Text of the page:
Going the extra mile
Linguistic challenges often mean that francophone researchers have to work twice as hard as their anglophone colleagues to achieve the same level of international success.
Fosso, for instance, has won an impressive half of the six research opportunities he has applied for. However, all came from French funding bodies.
Some researchers take English language training to improve their writing and speaking skills. This helps them engage with anglophone funders, and enables them to better network with researchers in the rest of the world.
Godt believes researchers in francophone Africa need better information about the opportunities open to them.
“Strengthened institutions can support researchers to prepare and submit quality proposals and can ensure good management of the funds and research implementation,” she says.
However, she adds, the funders themselves also have an important role to play to unlock francophone researchers’ potential.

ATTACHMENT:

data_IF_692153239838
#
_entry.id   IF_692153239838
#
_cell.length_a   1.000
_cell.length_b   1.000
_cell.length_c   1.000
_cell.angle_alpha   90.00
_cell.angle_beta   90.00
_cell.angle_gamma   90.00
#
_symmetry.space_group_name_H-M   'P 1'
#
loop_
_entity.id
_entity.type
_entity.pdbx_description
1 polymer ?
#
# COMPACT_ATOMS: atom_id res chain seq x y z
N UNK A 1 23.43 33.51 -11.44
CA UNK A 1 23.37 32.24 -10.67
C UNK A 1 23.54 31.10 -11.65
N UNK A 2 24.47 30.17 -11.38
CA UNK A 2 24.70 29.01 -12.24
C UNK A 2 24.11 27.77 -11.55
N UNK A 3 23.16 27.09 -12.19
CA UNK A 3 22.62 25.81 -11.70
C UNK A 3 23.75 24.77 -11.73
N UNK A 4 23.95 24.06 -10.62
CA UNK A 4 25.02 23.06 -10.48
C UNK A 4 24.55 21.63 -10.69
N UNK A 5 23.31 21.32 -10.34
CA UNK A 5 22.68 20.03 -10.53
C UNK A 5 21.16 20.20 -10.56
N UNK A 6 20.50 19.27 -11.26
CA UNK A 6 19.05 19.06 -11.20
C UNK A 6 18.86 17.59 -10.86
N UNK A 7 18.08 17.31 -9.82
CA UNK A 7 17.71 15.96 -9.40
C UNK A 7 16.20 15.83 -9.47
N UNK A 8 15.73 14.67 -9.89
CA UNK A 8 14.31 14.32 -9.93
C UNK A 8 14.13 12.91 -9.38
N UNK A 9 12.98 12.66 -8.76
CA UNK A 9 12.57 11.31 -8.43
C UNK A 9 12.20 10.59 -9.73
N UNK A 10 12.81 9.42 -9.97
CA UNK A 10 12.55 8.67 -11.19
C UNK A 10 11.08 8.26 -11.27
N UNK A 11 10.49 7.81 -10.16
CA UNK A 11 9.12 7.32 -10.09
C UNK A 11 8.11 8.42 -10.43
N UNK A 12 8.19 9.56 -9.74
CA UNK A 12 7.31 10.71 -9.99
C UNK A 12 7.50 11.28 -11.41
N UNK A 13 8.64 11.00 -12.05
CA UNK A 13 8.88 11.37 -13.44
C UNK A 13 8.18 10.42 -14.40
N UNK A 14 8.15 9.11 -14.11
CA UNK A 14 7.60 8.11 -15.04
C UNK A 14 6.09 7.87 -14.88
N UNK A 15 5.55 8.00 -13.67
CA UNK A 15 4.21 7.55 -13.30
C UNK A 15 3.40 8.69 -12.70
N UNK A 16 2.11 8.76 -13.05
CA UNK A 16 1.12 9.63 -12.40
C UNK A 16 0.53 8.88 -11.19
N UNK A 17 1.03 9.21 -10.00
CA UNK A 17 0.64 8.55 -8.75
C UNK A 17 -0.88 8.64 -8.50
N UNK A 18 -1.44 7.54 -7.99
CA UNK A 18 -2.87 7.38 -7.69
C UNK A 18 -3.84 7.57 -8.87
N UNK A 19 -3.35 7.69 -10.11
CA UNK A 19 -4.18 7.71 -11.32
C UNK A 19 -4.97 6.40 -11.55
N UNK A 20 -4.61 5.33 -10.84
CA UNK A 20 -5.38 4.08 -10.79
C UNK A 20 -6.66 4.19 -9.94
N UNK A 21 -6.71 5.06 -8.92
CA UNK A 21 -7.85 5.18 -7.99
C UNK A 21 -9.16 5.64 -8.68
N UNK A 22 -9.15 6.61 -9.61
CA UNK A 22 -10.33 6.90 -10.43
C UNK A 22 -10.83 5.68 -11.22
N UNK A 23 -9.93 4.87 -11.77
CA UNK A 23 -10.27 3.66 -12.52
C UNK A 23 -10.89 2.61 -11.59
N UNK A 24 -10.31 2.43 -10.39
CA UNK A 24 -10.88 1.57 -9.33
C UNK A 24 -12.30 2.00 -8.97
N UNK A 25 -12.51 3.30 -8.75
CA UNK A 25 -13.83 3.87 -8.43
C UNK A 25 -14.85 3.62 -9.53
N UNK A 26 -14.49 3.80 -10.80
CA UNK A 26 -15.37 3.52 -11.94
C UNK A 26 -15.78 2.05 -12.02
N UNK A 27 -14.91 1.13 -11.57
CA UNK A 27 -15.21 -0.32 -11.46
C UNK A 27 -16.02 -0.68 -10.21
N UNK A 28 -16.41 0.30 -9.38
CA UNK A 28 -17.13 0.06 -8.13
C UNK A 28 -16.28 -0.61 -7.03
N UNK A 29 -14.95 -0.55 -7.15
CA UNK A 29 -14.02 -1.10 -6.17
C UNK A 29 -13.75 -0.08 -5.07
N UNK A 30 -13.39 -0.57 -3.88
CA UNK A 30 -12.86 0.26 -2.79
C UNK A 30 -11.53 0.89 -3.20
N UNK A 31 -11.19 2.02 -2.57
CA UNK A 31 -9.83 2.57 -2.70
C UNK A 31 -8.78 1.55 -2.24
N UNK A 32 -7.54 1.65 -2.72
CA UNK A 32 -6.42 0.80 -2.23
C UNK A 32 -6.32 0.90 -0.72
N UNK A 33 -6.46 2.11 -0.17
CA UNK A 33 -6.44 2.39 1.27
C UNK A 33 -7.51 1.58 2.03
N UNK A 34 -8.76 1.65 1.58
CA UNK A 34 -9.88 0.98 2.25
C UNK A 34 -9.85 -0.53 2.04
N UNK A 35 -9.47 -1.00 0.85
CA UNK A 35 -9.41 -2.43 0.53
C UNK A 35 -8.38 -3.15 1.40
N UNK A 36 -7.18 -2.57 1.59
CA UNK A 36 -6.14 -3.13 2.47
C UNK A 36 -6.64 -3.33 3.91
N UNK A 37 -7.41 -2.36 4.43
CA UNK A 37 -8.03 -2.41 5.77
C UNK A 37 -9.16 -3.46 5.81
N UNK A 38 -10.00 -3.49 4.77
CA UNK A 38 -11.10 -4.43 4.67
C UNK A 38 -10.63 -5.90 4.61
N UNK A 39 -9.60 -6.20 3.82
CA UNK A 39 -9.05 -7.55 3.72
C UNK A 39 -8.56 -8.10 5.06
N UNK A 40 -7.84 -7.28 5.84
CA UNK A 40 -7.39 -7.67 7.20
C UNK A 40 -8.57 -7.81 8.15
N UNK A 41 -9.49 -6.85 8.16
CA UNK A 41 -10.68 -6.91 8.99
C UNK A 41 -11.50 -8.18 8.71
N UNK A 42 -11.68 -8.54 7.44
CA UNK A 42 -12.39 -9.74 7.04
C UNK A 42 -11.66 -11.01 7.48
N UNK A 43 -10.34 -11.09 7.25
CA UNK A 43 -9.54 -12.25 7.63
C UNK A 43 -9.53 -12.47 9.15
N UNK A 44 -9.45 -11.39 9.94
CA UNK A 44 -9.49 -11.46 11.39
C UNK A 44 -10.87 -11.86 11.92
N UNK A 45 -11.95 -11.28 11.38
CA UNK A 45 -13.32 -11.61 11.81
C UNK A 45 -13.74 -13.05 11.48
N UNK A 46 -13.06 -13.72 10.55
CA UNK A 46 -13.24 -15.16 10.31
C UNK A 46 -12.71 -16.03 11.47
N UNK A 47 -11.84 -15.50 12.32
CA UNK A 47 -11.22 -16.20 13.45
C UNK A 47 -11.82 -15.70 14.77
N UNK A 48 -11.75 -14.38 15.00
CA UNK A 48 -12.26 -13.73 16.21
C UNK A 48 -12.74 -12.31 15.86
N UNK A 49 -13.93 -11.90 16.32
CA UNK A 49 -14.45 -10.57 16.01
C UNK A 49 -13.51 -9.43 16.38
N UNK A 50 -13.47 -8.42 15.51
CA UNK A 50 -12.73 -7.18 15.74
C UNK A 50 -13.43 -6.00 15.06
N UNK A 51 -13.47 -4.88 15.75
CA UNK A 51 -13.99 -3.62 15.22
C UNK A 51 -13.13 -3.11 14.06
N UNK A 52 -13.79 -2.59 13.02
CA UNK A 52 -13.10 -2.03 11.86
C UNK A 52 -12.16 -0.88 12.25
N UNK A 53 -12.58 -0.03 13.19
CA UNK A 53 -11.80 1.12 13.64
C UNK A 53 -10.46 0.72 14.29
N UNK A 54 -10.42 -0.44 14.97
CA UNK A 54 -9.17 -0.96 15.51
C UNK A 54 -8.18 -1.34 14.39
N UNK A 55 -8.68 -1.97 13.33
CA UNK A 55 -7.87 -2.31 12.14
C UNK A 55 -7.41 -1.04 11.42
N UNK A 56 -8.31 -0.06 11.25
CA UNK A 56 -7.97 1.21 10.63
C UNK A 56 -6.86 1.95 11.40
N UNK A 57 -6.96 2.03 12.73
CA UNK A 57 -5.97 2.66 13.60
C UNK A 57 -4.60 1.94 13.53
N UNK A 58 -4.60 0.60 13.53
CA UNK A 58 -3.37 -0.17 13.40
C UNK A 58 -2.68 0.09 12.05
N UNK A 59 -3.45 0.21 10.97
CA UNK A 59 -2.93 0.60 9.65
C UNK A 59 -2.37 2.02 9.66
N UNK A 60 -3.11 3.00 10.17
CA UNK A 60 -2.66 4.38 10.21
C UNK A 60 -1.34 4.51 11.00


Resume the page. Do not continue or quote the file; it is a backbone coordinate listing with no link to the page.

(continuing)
“We need to be responsive and proactive to that context rather than expect researchers to come to us with their ideas, or to only engage with researchers through the mechanism of international calls,” she says.
One anglophone funder that has reached out to francophone researchers in Africa is the Wellcome Trust, a British medical research charity. The trust supports partnerships in West Africa between anglophone and francophone institutions, providing language training in both languages.
“The Wellcome Trust is aware of the language barriers in making applications to funding organisations. However the trust, as other funders, can not accommodate applications in all these languages,” says Jen Middleton, senior media officer at the Wellcome Trust.
However, Fosso thinks that science would benefit from a greater diversity of languages. He would like to see more journals, funders and international conferences accepting contributions in languages other than English.
“Science would benefit from it considerably,” he says.